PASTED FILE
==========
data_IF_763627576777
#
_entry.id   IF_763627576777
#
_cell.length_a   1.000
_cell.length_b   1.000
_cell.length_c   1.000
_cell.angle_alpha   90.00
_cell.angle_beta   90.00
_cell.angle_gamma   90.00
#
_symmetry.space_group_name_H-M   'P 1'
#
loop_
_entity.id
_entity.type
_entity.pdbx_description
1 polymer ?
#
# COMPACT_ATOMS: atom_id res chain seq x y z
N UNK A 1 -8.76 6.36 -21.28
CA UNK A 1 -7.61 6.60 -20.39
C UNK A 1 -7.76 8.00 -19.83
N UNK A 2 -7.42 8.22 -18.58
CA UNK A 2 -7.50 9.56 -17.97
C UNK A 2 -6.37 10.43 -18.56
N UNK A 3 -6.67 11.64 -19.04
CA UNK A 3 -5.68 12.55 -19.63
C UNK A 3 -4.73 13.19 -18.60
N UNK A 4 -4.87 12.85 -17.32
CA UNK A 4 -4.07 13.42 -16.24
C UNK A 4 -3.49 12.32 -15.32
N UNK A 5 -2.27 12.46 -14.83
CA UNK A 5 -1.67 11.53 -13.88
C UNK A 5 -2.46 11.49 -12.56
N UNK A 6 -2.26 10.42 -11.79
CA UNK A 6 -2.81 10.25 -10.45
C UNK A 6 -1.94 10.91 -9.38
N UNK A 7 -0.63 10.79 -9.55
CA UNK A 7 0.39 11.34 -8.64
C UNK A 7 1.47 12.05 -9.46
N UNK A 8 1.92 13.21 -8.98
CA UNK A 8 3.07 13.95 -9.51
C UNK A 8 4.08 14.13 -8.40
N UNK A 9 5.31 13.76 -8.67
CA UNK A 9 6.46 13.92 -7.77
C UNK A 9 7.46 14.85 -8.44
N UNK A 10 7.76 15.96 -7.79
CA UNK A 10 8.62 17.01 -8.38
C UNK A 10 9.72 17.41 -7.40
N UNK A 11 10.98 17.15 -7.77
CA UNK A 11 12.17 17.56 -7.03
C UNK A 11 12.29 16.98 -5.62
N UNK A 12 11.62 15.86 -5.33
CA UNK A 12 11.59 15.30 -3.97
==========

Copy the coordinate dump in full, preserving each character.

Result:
data_IF_763627576777
#
_entry.id   IF_763627576777
#
_cell.length_a   1.000
_cell.length_b   1.000
_cell.length_c   1.000
_cell.angle_alpha   90.00
_cell.angle_beta   90.00
_cell.angle_gamma   90.00
#
_symmetry.space_group_name_H-M   'P 1'
#
loop_
_entity.id
_entity.type
_entity.pdbx_description
1 polymer ?
#
# COMPACT_ATOMS: atom_id res chain seq x y z
N UNK A 1 -8.76 6.36 -21.28
CA UNK A 1 -7.61 6.60 -20.39
C UNK A 1 -7.76 8.00 -19.83
N UNK A 2 -7.42 8.22 -18.58
CA UNK A 2 -7.50 9.56 -17.97
C UNK A 2 -6.37 10.43 -18.56
N UNK A 3 -6.67 11.64 -19.04
CA UNK A 3 -5.68 12.55 -19.63
C UNK A 3 -4.73 13.19 -18.60
N UNK A 4 -4.87 12.85 -17.32
CA UNK A 4 -4.07 13.42 -16.24
C UNK A 4 -3.49 12.32 -15.32
N UNK A 5 -2.27 12.46 -14.83
CA UNK A 5 -1.67 11.53 -13.88
C UNK A 5 -2.46 11.49 -12.56
N UNK A 6 -2.26 10.42 -11.79
CA UNK A 6 -2.81 10.25 -10.45
C UNK A 6 -1.94 10.91 -9.38
N UNK A 7 -0.63 10.79 -9.55
CA UNK A 7 0.39 11.34 -8.64
C UNK A 7 1.47 12.05 -9.46
N UNK A 8 1.92 13.21 -8.98
CA UNK A 8 3.07 13.95 -9.51
C UNK A 8 4.08 14.13 -8.40
N UNK A 9 5.31 13.76 -8.67
CA UNK A 9 6.46 13.92 -7.77
C UNK A 9 7.46 14.85 -8.44
N UNK A 10 7.76 15.96 -7.79
CA UNK A 10 8.62 17.01 -8.38
C UNK A 10 9.72 17.41 -7.40
N UNK A 11 10.98 17.15 -7.77
CA UNK A 11 12.17 17.56 -7.03
C UNK A 11 12.29 16.98 -5.62
N UNK A 12 11.62 15.86 -5.33
CA UNK A 12 11.59 15.30 -3.97